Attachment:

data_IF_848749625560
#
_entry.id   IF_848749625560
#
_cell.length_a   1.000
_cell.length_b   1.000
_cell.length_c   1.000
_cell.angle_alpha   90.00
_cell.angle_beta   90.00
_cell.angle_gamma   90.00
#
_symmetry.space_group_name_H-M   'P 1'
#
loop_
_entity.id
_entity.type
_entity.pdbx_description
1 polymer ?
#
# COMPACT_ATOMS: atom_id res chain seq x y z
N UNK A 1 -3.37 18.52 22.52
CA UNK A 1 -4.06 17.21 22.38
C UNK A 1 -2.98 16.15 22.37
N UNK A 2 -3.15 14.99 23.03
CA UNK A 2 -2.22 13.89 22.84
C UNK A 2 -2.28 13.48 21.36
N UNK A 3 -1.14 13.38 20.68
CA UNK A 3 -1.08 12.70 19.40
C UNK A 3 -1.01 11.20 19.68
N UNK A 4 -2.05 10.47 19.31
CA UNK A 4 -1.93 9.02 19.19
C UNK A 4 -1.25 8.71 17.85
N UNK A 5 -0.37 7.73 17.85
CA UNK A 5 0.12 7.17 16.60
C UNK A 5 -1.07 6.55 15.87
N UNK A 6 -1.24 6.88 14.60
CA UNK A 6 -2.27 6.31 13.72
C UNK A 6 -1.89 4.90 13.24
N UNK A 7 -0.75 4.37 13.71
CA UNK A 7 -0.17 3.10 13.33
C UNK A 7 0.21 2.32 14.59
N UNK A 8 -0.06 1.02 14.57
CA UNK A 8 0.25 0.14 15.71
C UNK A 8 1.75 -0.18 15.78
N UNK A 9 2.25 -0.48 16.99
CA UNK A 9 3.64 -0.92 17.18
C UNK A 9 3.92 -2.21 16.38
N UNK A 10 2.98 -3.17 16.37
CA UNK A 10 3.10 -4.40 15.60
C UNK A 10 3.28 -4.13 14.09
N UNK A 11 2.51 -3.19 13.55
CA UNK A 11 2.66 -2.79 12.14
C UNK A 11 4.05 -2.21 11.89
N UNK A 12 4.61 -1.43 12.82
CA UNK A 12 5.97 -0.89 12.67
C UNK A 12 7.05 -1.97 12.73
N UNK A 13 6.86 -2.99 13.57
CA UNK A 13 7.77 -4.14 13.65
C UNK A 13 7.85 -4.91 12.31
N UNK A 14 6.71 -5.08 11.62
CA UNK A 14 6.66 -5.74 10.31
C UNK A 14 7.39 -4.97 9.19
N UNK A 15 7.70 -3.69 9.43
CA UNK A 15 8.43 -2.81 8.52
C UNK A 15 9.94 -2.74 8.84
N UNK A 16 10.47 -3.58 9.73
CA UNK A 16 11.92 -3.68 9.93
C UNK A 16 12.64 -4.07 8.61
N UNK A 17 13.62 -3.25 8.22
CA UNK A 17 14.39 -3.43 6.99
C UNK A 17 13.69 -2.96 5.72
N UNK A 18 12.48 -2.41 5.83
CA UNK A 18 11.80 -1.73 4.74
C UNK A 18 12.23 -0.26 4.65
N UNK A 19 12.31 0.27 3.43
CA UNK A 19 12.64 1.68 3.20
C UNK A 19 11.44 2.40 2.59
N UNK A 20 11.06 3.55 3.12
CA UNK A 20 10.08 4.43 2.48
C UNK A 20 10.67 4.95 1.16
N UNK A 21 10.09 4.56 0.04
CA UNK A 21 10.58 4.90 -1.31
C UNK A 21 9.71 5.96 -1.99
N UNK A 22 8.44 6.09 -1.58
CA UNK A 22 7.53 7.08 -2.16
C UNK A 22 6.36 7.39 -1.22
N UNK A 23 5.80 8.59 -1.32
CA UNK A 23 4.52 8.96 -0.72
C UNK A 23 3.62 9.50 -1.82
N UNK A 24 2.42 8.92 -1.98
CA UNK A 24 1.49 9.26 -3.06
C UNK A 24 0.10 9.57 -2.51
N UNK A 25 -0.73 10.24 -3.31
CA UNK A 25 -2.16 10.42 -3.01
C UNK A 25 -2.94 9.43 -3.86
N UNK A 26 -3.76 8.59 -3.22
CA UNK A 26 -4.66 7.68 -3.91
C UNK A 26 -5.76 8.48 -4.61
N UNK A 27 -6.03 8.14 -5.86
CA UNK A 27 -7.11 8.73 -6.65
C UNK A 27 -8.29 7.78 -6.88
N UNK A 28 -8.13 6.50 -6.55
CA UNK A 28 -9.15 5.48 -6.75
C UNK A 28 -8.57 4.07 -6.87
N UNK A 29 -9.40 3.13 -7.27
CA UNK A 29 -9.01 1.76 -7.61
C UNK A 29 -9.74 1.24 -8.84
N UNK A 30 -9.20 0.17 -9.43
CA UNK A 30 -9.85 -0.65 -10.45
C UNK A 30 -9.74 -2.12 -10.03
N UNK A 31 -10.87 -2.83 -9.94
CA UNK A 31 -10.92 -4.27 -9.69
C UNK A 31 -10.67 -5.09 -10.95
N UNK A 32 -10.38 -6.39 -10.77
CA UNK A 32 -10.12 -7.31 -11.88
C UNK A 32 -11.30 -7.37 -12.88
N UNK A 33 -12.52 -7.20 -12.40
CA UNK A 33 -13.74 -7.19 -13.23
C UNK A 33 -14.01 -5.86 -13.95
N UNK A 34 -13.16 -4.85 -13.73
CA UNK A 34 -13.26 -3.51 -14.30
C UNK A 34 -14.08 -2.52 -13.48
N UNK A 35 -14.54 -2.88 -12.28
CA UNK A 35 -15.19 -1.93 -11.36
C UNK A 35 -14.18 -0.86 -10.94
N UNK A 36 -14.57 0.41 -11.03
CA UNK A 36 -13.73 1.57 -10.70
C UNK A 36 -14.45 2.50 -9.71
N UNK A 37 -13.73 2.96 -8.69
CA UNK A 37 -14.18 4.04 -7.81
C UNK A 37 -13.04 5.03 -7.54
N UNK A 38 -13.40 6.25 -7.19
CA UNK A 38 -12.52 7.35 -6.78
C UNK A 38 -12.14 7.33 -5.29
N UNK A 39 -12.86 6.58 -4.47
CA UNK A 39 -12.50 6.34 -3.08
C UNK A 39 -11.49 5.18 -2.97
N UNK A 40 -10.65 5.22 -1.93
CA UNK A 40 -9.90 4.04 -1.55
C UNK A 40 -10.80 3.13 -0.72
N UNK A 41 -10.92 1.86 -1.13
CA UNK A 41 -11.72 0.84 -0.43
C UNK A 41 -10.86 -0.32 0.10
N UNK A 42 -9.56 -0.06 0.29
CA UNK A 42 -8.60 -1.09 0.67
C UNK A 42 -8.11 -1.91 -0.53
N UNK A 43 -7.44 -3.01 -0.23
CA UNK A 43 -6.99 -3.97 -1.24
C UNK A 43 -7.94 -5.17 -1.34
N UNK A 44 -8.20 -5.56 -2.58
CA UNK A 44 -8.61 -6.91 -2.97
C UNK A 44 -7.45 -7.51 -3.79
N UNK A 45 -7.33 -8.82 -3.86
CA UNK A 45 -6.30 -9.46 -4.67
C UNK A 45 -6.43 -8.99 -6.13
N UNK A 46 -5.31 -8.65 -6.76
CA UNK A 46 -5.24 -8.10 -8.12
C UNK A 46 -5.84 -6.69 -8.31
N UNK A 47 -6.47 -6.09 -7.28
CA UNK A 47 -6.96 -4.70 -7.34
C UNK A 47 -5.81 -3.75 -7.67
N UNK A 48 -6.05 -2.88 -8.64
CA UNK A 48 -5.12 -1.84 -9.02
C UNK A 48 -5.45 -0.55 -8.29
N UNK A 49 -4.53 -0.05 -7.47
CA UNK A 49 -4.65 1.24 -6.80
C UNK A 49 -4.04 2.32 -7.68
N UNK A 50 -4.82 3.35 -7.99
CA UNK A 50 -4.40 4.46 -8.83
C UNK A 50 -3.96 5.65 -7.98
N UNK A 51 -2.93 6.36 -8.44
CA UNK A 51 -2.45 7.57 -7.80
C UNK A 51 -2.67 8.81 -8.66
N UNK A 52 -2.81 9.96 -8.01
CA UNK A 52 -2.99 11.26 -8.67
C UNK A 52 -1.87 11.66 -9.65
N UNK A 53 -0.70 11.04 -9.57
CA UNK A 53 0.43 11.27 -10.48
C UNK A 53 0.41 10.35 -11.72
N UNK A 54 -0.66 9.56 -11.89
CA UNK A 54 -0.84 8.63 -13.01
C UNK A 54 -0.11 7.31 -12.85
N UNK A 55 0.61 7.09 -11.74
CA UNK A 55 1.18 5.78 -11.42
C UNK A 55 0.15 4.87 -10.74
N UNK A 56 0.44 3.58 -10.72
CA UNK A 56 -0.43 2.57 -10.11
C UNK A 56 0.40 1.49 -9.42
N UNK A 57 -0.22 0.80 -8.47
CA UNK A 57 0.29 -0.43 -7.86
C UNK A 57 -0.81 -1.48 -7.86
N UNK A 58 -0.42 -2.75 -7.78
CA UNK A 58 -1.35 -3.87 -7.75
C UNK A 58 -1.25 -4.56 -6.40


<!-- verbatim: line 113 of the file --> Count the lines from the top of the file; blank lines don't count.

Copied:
C UNK A 31 -10.67 -5.09 -10.95